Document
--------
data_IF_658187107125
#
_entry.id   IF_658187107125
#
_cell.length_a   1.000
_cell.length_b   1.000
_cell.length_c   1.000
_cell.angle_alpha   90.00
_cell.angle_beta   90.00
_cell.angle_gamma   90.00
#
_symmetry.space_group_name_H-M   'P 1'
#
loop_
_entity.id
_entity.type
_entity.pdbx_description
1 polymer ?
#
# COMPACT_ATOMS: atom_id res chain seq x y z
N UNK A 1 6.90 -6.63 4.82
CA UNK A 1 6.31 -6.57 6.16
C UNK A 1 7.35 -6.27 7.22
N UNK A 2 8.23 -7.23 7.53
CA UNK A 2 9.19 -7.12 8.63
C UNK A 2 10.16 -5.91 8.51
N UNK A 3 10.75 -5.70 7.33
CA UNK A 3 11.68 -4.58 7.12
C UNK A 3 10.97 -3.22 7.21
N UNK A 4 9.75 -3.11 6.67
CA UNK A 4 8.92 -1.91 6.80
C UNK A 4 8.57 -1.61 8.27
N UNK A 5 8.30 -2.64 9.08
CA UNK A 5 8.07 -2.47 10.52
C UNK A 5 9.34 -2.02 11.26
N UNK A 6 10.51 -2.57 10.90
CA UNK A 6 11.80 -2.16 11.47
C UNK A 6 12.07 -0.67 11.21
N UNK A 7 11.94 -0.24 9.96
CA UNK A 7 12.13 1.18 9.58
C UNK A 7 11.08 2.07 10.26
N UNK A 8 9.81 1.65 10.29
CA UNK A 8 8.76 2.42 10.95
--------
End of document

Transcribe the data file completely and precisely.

data_IF_658187107125
#
_entry.id   IF_658187107125
#
_cell.length_a   1.000
_cell.length_b   1.000
_cell.length_c   1.000
_cell.angle_alpha   90.00
_cell.angle_beta   90.00
_cell.angle_gamma   90.00
#
_symmetry.space_group_name_H-M   'P 1'
#
loop_
_entity.id
_entity.type
_entity.pdbx_description
1 polymer ?
#
# COMPACT_ATOMS: atom_id res chain seq x y z
N UNK A 1 6.90 -6.63 4.82
CA UNK A 1 6.31 -6.57 6.16
C UNK A 1 7.35 -6.27 7.22
N UNK A 2 8.23 -7.23 7.53
CA UNK A 2 9.19 -7.12 8.63
C UNK A 2 10.16 -5.91 8.51
N UNK A 3 10.75 -5.70 7.33
CA UNK A 3 11.68 -4.58 7.12
C UNK A 3 10.97 -3.22 7.21
N UNK A 4 9.75 -3.11 6.67
CA UNK A 4 8.92 -1.91 6.80
C UNK A 4 8.57 -1.61 8.27
N UNK A 5 8.30 -2.64 9.08
CA UNK A 5 8.07 -2.47 10.52
C UNK A 5 9.34 -2.02 11.26
N UNK A 6 10.51 -2.57 10.90
CA UNK A 6 11.80 -2.16 11.47
C UNK A 6 12.07 -0.67 11.21
N UNK A 7 11.94 -0.24 9.96
CA UNK A 7 12.13 1.18 9.58
C UNK A 7 11.08 2.07 10.26
N UNK A 8 9.81 1.65 10.29
CA UNK A 8 8.76 2.42 10.95